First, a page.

Sunday, 13 November 2011

Learning from Dawkins' 'The Magic of Reality'

Richard Dawkins' new book, "The Magic of Reality" arrived by post the day after the publication date, delivered efficiently from Amazon at a price which I found almost embarrassing low.  It is a beautifully illustrated, weighty hardback volume which immediately impressed me with the quality of its production.  Pressures of daily life prevented me from starting it immediately, but at last I have read it and I think I have learned a lesson that is far from the one that I expected.


 
I should say at the outset that I am a fan of Richard Dawkins and almost all the work he has ever done.  (I'm even quietly on his side in the recent Rebecca Watson incident but I rarely admit it!)  My own escape from the (albeit relatively harmless) superstition of the Church of England occurred thanks to him, with the unwitting assistance of the local vicar who proposed that The God Delusion would be good Lent reading.  On the two occasions that I have met him I have been impressed by his engaging nature.  He was not strident as he is often portrayed and he was not looking over my shoulder for someone more important to speak to, as some well known people have done in the past.

Having said that, my views of Dawkins are not shared by all of my family, colleagues or friends.  Many have their own reasons for distrusting him, but I think it comes down to just two in the end.  One is that some of them perceive that he meddles in topics that are not in his own field of expertise.  The other is that many people feel threatened by his incisive questions.  I find myself frequently questioning their use of the word 'strident' to describe Dawkins, knowing that it has become one of the 'in-jokes' of the rational-thinking community.  I often suggest that they read Christopher Hitchens or Sam Harris if they want to see evidence of a slightly more controversial approach.

After reading The Greatest Show on Earth last year, and enjoying every single page, learning a great deal about evolution, I suppose disappointment was the last thing I expected from The Magic of Reality.  Of course the book is aimed at young people - from 12 to 100 as he has put it sometimes.  I fit neatly into that age bracket.  There is an old adage that 'there is nothing that we like to hear more than the things we already know', and I read the book with that expectation.  I did see some new things as I had hoped, and I saw a large amount of familiar material.  I think that any inquiring teenager could learn a lot from the book if (big IF!, I say in my curmudgeonly way) they are prepared to think about what it is saying and to ask questions.  It would not necessarily inform the uninquiring quite as much, but anyone who read it would find it difficult to put it down without learning to look at reality in a slightly different way.  From tiny acorns do mighty oak trees grow.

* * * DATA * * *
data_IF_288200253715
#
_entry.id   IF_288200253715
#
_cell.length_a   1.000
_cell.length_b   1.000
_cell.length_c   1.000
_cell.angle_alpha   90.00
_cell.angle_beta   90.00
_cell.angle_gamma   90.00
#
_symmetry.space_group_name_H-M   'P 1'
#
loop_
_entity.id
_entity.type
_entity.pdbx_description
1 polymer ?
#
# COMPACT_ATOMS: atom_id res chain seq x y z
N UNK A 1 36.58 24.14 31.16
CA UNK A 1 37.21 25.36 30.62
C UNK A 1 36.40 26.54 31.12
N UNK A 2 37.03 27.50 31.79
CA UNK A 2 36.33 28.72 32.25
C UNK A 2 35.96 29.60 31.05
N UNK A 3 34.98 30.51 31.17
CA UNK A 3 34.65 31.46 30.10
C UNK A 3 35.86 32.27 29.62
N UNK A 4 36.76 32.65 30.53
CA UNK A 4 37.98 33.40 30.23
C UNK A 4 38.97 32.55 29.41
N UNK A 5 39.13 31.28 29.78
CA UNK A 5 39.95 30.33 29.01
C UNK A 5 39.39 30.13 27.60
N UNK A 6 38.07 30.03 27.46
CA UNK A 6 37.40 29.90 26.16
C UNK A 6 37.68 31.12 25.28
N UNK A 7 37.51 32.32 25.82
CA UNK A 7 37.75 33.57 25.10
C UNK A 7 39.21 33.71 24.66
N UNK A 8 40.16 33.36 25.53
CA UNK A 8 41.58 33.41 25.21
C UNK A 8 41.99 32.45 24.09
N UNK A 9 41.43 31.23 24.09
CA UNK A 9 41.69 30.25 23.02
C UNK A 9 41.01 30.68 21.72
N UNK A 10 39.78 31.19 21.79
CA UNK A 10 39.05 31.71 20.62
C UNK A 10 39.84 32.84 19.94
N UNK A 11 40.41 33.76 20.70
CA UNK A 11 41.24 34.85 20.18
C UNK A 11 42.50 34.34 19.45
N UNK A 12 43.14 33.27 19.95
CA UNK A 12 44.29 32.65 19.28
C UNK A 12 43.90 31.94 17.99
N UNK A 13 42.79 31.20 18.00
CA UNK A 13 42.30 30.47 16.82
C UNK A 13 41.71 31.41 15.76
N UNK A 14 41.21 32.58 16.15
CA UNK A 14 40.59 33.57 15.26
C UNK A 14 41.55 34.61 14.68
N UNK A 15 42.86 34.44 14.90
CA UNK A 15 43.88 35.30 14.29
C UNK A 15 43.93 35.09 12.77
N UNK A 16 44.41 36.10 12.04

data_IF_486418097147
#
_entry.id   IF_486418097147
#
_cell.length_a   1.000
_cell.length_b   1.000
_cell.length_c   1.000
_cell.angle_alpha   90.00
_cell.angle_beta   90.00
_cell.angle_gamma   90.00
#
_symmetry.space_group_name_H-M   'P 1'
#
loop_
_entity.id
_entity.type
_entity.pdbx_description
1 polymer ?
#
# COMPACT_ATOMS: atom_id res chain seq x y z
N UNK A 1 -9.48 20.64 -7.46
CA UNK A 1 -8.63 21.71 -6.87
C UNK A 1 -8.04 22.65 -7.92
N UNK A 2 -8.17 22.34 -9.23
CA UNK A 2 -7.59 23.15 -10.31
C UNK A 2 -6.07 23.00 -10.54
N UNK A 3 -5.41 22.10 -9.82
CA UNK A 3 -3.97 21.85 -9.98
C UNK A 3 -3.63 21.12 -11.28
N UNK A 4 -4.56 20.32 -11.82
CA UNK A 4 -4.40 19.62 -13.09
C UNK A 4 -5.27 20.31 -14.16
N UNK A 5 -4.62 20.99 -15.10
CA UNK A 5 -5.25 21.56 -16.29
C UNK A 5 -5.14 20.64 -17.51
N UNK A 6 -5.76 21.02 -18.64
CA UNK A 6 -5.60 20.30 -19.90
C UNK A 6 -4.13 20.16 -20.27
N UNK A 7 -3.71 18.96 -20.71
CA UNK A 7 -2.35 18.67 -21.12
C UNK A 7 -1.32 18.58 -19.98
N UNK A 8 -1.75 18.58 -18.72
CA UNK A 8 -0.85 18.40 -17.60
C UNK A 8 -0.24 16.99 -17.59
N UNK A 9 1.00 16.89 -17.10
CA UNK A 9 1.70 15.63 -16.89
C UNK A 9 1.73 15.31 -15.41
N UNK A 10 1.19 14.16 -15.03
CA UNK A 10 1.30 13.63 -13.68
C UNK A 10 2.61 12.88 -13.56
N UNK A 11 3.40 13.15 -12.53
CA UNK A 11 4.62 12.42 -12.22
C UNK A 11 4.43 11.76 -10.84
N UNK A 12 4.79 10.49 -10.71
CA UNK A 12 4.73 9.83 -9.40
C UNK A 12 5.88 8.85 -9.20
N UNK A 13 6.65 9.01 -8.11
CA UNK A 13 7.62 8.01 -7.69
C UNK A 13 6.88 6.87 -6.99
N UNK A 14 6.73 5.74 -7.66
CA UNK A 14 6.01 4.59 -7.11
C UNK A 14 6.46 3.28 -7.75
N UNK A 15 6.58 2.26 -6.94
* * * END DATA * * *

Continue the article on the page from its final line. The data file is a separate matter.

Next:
But by now, you will have inferred that there is a 'but' coming'  There is.  But is is not an altogether unhelpful 'but'.

My own background is in the physical sciences, and I have personally enjoyed the challenges of public outreach on a small scale.  I love to have an audience and frequently enjoy the challenge of explaining the high complexity of the large facility where I work to anyone who will listen.  Audiences vary from unexcited school groups (mainly interested in impressing each other on a day out), through university groups (slightly interested in technology), societies of adults who are not specialists in science but have chosen to learn about it, to groups who have specialised knowledge of our field of research.  I find that the use of analogies is a powerful teaching tool at all levels, and in my own field I have developed a feel for the ones that work best for a spectrum of different people.  You might not realise it, but often I find that experts are accompanied by their partners who know almost nothing about science.  My aim is to ensure that everyone goes away knowing a little more than they knew when they arrived.